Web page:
Kieran O’Dwyer (31:17):
And talk to them.

John Franklin (31:19):
And then what happens?

Kieran O’Dwyer (31:20):
Then I get them into my DMs. Some of them book in; a lot of them don’t, for whatever reason. It’s just—you just go through the process, and then you just kind of talk to them. So, every now and then, the ones who don’t do a No Sweat Intro straight away or maybe the pricing is too expensive or whatever after we’ve had a little conversation, and then about six months later, I just have it on my checklist—or no, it’s not six months. Sorry, like six weeks later. And then again, in six weeks or six months, I then check on them: “Hey, how’s your fitness going? How’s this going?” Almost like a friend checking up on a friend, you know what I mean? And then I get a little view from them and then they see our posts, they see what I do here, and then when they’re ready, they book in. And a lot of the people who book into a No Sweat Intro I already have on Facebook.

John Franklin (32:07):
And how do you do the reminders, right? Because a lot of people forget because there isn’t really a great way to automate Facebook messaging or Instagram DM nurture, right? It’s not like email or text where you could use a product like Kilo or Gym Lead Machine to help you do one of those things. This is something you really have to tackle manually. So, how are you doing that?

Kieran O’Dwyer (32:28):
Yeah, I have a lead list just on Excel. We have a similar version to Gym Lead Machine, an Australian one that I’ve had for years and years, that we kind of use. My mind just works better with the spreadsheet, so pop them in that, and then there’s a little column that says if I followed up with them or not. If it’s unticked, I’ll then follow up with them and tick it, and then I go to the next column, which is “follow up with them again.” Yeah.

John Franklin (32:55):
So you have your own manual CRM?

Kieran O’Dwyer (32:58):
Yeah, manual CRM. I should probably use the digital one; I like the automated one better. But yes, at the moment, it’s manual.

John Franklin (33:07):
Alrighty. Now let’s talk about your lead-to-book-to-show-to-buy, because it seems like you are nurturing them well. They see a lot of information coming from you, and it shows based off of what your show rate looks like. So, what I have here is this strategy is bringing in about 60, I would consider, hot leads a month. From there you’re booking 25 consultations; 23 are showing, which is crazy. And from there, about 18% buy.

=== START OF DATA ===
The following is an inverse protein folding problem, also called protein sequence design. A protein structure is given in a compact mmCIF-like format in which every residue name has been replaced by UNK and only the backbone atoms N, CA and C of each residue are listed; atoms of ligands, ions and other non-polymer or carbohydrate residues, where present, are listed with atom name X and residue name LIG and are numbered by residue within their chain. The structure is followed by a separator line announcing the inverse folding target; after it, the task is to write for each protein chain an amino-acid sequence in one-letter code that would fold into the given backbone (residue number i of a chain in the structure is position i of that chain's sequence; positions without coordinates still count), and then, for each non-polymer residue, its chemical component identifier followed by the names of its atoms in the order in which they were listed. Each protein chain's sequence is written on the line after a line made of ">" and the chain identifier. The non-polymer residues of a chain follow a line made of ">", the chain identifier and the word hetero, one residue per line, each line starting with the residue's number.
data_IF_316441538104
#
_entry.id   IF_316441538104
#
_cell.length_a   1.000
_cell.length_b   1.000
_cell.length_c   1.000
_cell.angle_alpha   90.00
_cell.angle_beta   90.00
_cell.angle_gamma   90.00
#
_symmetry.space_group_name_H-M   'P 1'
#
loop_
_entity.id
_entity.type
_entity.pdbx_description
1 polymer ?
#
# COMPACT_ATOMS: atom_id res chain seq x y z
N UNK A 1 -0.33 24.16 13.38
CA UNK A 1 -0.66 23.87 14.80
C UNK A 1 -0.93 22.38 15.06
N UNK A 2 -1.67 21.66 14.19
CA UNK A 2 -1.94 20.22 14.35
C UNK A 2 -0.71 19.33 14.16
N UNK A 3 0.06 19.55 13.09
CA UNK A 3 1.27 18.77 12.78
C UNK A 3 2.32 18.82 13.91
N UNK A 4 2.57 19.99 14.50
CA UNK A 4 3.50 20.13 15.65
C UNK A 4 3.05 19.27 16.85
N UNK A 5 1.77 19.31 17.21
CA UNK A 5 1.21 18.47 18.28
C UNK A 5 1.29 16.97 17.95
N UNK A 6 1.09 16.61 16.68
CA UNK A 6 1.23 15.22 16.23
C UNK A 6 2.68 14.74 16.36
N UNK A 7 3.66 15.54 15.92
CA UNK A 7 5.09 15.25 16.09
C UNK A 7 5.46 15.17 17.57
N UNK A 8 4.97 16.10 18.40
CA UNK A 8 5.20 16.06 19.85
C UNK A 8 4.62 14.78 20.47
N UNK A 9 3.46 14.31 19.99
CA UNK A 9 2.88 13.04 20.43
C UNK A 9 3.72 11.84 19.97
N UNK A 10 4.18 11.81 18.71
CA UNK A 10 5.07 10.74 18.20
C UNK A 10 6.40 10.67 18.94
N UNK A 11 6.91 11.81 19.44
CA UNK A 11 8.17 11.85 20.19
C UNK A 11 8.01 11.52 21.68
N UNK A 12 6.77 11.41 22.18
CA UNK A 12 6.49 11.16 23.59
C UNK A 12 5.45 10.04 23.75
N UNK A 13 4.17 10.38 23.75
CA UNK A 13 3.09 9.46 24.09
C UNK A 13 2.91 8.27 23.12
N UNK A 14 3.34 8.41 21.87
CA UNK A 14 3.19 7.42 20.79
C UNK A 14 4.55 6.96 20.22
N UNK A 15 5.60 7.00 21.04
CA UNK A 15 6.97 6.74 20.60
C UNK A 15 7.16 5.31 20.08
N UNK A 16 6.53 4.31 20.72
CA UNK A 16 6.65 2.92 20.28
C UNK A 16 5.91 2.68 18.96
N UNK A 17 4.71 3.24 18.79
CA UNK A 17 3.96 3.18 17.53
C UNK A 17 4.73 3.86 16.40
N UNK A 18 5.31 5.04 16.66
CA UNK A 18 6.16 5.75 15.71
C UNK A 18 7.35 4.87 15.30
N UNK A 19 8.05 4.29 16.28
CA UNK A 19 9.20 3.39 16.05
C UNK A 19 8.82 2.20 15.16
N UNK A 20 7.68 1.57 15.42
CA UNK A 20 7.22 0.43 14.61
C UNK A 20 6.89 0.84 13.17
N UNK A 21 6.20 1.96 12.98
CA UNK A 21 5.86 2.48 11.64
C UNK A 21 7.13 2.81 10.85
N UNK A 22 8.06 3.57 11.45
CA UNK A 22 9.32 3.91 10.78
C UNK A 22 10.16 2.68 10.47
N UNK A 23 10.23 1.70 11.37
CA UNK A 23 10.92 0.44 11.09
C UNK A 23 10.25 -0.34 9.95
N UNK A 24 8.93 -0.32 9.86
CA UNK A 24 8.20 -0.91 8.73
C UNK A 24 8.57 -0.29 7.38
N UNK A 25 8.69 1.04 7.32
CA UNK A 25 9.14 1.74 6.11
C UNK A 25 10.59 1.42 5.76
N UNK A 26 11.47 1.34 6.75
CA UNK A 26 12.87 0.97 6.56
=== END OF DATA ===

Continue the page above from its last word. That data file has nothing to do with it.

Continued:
Kieran O’Dwyer (33:44):
Not 18. Oh, 18% total?

John Franklin (33:47):
18 buy out of the 60 is what I have on my data sheet here. Alright. And so, 18 of the 60, it looks like—for every lead you get, about 30% go on and buy, which is solid. At what point—especially considering it’s 300 bucks a month, right? And so, at what point are you dealing with pricing and handling those objections?

Kieran O’Dwyer (34:10):
Most—well, we don’t face too much pricing objection in the consultation process because most of the people, especially through this funnel, have a very good sense of what we’re doing. And if they go through the referral funnel as well. And they’ve probably already spoken to me in some capacity. I’ve given them an idea around pricing. If you’ve been talked to—so John, if you’ve been talked to by a gym owner for six months, and they’ve sent you like free guides and everything, and then you finally pull up the courage of, like, “I’ve tried everything, and I can’t do it by myself,” pricing might not be the main thing on your mind when you sit down with me. You might just be like, “Oh, I just need to do it.” And that’s kind of what I’m finding. I don’t have to price object too much, even though we have a pretty expensive onboarding. It starts at 550.

John Franklin (34:59):
We didn’t talk about that. So, your onboarding is separate than the weekly price. So, what does your onboarding look like? So, what are you selling? When I come in for a consultation, what am I buying?

Kieran O’Dwyer (35:10):
It just depends on kind of what you want, but it’s some variation of training—either personal training or it’s—

John Franklin (35:16):
I want to look good naked. Man, I want to look great naked.

Kieran O’Dwyer (35:18):
Well, you’re already there, but I’m sure I can help you with feeling better. But if anybody who—we just kind of go through the standard NSI template: find out your goals, prescriptive model, and then, yeah, it’s just based on their time. We ask them, “Would you prefer group training or PT?” They essentially let us know. If they want PT, then we pretty much get them onto a PT or semi-private membership straight away. And if they want group training, we say, “That’s great.” We’re going to do the onboarding package first, which is X amount, and there’s three levels of that.